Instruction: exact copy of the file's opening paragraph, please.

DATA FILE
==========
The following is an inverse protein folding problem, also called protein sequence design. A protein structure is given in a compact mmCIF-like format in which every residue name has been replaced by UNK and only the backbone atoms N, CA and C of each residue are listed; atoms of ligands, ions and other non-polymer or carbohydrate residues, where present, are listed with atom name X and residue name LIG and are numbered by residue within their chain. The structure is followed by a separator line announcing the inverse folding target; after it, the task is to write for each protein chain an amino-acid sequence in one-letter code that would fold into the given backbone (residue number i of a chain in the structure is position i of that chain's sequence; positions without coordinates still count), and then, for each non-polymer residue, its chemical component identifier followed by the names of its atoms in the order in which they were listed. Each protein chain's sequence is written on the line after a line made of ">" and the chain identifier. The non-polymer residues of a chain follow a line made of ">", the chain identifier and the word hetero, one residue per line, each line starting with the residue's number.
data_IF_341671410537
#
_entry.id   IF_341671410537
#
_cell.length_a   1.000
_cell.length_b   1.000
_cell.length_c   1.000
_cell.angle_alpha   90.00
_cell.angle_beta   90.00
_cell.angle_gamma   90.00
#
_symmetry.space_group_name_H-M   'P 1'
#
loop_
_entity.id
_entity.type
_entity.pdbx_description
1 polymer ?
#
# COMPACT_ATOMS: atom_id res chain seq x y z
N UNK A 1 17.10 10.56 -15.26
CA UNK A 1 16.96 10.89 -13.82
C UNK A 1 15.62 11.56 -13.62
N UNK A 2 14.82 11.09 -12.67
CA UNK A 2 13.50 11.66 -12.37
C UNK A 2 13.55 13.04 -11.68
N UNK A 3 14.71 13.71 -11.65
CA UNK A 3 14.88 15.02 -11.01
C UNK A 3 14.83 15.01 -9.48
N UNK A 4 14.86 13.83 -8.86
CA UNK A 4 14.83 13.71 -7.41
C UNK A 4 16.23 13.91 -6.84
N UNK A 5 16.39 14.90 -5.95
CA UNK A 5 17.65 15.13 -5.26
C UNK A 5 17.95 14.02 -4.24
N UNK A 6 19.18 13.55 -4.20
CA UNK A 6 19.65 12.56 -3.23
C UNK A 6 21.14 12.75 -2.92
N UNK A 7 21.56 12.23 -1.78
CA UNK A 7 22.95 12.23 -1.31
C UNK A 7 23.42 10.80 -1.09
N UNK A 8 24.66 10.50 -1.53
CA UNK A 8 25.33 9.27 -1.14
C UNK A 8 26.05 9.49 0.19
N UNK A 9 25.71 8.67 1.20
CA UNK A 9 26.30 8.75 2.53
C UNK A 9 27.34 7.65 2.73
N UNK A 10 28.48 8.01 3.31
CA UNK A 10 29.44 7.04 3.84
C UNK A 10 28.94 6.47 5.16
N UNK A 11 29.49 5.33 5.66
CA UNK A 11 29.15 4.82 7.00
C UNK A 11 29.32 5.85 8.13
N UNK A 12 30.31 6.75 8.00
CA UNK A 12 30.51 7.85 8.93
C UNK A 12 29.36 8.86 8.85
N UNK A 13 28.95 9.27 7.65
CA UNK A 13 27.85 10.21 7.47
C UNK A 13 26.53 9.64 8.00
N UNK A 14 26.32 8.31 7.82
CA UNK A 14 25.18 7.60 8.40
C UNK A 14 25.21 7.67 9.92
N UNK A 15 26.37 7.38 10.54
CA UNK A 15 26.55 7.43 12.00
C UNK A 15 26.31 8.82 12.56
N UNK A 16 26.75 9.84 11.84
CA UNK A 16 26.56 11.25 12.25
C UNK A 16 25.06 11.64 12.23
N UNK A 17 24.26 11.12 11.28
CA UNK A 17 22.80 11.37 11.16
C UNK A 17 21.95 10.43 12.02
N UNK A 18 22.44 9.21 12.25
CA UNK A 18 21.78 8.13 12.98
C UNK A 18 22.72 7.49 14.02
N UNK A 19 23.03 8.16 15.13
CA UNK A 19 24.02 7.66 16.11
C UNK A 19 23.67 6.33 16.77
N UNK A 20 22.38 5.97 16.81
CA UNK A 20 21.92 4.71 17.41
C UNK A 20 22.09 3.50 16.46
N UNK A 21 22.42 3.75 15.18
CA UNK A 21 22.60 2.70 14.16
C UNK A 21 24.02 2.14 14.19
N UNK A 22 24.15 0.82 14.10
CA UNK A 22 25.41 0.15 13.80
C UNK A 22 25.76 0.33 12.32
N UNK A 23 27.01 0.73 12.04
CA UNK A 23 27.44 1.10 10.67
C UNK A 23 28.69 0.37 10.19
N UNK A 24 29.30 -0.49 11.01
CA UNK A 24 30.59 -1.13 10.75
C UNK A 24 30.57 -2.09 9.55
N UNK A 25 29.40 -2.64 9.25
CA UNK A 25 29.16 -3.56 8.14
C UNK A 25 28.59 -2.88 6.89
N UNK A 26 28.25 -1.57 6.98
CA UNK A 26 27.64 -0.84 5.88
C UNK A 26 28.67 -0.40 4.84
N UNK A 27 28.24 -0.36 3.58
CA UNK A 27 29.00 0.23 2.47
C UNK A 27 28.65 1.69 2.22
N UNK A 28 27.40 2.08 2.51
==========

The following is an inverse protein folding problem, also called protein sequence design. A protein structure is given in a compact mmCIF-like format in which every residue name has been replaced by UNK and only the backbone atoms N, CA and C of each residue are listed; atoms of ligands, ions and other non-polymer or carbohydrate residues, where present, are listed with atom name X and residue name LIG and are numbered by residue within their chain. The structure is followed by a separator line announcing the inverse folding target; after it, the task is to write for each protein chain an amino-acid sequence in one-letter code that would fold into the given backbone (residue number i of a chain in the structure is position i of that chain's sequence; positions without coordinates still count), and then, for each non-polymer residue, its chemical component identifier followed by the names of its atoms in the order in which they were listed. Each protein chain's sequence is written on the line after a line made of ">" and the chain identifier. The non-polymer residues of a chain follow a line made of ">", the chain identifier and the word hetero, one residue per line, each line starting with the residue's number.